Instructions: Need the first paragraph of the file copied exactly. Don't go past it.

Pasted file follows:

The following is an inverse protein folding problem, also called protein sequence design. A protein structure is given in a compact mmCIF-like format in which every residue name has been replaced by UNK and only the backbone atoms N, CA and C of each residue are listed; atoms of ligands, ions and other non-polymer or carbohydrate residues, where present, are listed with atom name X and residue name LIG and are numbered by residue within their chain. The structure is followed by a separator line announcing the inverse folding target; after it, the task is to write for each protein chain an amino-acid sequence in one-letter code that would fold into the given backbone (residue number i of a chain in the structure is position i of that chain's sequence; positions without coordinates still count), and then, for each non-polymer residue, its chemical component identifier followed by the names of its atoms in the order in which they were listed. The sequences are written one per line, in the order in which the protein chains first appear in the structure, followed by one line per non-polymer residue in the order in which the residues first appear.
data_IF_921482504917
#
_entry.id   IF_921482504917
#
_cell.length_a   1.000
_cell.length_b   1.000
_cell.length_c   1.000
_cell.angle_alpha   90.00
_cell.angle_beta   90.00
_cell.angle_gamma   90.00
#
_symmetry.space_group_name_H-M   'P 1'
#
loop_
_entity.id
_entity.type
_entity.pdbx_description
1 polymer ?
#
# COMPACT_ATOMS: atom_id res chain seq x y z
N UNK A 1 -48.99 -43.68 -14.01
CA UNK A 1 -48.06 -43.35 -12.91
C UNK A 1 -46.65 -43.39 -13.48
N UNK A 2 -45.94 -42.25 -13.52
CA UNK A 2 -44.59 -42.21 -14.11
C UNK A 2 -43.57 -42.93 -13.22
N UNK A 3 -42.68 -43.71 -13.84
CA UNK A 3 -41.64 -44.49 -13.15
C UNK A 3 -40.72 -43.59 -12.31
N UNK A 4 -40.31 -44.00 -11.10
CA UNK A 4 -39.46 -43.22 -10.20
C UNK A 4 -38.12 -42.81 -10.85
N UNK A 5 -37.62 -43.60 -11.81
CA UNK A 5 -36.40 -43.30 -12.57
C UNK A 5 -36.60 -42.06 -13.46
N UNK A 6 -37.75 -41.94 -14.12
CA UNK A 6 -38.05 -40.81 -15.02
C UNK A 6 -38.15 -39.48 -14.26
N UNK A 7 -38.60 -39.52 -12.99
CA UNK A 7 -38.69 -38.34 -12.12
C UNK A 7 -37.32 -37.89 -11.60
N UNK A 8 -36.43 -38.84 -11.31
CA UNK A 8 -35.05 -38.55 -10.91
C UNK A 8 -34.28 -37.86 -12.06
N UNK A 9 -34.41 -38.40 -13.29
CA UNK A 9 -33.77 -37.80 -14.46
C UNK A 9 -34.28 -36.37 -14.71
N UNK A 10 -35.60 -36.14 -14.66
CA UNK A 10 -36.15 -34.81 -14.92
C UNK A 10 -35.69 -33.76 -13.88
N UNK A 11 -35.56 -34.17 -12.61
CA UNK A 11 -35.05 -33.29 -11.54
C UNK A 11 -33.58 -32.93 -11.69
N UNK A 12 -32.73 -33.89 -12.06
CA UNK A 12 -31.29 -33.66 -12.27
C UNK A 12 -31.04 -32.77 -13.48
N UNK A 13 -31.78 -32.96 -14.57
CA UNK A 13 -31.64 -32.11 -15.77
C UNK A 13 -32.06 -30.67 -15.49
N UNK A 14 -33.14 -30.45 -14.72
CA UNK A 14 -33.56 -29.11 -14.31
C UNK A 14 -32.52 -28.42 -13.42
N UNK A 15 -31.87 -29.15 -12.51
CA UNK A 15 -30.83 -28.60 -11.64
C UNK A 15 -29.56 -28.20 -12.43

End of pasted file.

The following is an inverse protein folding problem, also called protein sequence design. A protein structure is given in a compact mmCIF-like format in which every residue name has been replaced by UNK and only the backbone atoms N, CA and C of each residue are listed; atoms of ligands, ions and other non-polymer or carbohydrate residues, where present, are listed with atom name X and residue name LIG and are numbered by residue within their chain. The structure is followed by a separator line announcing the inverse folding target; after it, the task is to write for each protein chain an amino-acid sequence in one-letter code that would fold into the given backbone (residue number i of a chain in the structure is position i of that chain's sequence; positions without coordinates still count), and then, for each non-polymer residue, its chemical component identifier followed by the names of its atoms in the order in which they were listed. The sequences are written one per line, in the order in which the protein chains first appear in the structure, followed by one line per non-polymer residue in the order in which the residues first appear.